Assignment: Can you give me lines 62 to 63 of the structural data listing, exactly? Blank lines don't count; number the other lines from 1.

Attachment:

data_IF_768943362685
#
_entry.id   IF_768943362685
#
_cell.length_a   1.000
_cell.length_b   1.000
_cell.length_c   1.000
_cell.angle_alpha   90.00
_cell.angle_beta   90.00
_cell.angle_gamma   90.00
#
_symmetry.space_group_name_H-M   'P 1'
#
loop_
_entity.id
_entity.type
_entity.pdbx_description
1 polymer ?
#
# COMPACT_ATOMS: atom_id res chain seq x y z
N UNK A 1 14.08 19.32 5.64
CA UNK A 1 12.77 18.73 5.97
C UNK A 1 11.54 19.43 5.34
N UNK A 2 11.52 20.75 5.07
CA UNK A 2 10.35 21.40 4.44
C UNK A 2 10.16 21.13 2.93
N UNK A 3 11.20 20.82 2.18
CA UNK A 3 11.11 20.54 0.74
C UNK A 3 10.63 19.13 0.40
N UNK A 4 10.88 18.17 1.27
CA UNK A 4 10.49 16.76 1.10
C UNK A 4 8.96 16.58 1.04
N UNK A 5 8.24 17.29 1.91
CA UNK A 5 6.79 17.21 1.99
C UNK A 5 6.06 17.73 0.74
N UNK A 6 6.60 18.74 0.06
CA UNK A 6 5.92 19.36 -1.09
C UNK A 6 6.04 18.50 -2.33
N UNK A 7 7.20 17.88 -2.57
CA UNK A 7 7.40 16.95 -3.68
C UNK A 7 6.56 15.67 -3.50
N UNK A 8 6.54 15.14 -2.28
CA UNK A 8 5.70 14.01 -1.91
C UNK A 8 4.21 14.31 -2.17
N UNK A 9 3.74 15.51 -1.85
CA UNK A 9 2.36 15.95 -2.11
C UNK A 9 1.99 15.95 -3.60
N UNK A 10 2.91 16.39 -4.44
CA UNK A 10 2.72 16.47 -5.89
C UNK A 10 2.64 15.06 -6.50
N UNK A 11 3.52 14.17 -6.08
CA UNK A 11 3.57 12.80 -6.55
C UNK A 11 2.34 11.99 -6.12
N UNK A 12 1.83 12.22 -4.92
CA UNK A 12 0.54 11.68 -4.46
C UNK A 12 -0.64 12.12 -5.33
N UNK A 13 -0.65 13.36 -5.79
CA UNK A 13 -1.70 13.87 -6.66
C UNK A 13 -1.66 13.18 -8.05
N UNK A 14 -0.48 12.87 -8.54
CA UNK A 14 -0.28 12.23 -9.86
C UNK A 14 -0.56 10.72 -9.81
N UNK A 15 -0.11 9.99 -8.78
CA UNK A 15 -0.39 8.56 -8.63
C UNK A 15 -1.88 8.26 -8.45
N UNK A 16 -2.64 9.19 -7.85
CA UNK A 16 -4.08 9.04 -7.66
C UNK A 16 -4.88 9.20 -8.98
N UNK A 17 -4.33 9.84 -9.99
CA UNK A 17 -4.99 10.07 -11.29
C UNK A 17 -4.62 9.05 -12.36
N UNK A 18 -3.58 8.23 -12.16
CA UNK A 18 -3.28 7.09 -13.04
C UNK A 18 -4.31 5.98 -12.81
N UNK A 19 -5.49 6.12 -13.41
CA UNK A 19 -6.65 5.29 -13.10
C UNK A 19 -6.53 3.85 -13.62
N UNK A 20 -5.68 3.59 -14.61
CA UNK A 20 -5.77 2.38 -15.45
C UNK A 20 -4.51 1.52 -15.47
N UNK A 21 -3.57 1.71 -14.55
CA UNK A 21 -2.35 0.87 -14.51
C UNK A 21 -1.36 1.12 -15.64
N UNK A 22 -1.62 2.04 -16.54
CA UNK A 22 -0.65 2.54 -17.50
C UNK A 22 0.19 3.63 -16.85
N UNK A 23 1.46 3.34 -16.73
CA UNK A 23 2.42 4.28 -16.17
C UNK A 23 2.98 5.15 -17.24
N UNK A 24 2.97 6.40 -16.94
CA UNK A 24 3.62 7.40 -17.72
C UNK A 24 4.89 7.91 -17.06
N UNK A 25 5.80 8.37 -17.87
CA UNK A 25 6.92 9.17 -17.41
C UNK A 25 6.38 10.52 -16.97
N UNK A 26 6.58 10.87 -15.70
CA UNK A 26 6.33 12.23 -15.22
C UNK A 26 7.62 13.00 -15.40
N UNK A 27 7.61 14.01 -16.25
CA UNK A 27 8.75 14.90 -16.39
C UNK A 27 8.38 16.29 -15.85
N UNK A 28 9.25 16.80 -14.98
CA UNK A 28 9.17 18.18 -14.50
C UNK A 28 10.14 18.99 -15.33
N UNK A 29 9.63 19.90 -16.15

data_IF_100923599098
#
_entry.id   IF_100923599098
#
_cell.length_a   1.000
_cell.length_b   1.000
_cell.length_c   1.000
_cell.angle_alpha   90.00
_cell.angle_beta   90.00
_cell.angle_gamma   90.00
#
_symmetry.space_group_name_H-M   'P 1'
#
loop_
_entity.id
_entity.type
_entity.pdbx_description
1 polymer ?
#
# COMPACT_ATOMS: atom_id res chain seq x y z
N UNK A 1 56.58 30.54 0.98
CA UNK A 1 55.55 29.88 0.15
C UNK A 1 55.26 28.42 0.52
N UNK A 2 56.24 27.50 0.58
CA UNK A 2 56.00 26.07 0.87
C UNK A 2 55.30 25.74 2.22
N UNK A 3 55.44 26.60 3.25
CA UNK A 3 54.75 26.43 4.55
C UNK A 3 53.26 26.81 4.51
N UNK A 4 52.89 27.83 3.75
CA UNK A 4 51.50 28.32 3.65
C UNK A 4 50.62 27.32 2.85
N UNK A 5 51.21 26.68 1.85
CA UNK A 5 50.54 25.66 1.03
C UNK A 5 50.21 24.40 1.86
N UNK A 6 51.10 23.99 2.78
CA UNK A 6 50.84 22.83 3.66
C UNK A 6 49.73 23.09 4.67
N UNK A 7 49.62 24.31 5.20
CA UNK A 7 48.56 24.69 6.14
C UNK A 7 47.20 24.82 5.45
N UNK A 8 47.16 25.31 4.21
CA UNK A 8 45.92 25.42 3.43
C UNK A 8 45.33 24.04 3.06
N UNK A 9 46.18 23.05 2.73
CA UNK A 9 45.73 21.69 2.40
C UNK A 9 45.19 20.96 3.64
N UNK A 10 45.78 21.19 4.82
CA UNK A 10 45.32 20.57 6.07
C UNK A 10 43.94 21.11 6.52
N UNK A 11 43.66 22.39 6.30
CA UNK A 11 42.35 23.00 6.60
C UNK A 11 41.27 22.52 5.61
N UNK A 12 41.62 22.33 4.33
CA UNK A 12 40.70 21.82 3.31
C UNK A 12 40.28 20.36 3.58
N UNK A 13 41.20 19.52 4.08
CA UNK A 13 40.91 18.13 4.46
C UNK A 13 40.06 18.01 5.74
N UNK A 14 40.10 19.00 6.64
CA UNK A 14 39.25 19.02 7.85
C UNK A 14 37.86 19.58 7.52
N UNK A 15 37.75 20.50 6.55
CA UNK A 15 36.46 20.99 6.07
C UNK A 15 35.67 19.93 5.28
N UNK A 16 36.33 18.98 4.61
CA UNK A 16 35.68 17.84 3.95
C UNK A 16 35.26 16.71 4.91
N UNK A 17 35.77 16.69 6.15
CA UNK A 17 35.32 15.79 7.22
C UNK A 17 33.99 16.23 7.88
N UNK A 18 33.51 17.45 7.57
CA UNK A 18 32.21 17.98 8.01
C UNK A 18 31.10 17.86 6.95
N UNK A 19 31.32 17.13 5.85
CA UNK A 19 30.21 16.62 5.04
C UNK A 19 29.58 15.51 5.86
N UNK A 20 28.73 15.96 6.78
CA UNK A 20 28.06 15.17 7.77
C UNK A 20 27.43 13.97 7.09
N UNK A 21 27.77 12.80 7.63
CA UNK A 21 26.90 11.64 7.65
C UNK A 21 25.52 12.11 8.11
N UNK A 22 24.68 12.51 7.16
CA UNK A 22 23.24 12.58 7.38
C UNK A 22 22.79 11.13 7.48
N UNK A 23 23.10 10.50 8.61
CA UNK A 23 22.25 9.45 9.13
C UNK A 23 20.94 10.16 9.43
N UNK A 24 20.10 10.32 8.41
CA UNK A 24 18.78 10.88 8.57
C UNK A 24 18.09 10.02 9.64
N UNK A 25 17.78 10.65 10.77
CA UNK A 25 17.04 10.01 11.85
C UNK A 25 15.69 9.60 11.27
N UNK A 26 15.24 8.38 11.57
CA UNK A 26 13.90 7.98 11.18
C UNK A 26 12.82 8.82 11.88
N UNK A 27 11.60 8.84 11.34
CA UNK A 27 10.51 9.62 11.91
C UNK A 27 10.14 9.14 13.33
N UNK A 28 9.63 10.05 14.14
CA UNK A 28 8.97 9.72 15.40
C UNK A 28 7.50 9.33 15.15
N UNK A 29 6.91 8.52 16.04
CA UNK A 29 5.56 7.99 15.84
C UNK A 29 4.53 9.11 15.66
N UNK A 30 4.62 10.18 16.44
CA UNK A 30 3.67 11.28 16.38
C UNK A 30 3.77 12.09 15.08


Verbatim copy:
C UNK A 14 -0.56 10.72 -9.81
N UNK A 15 -0.11 9.99 -8.78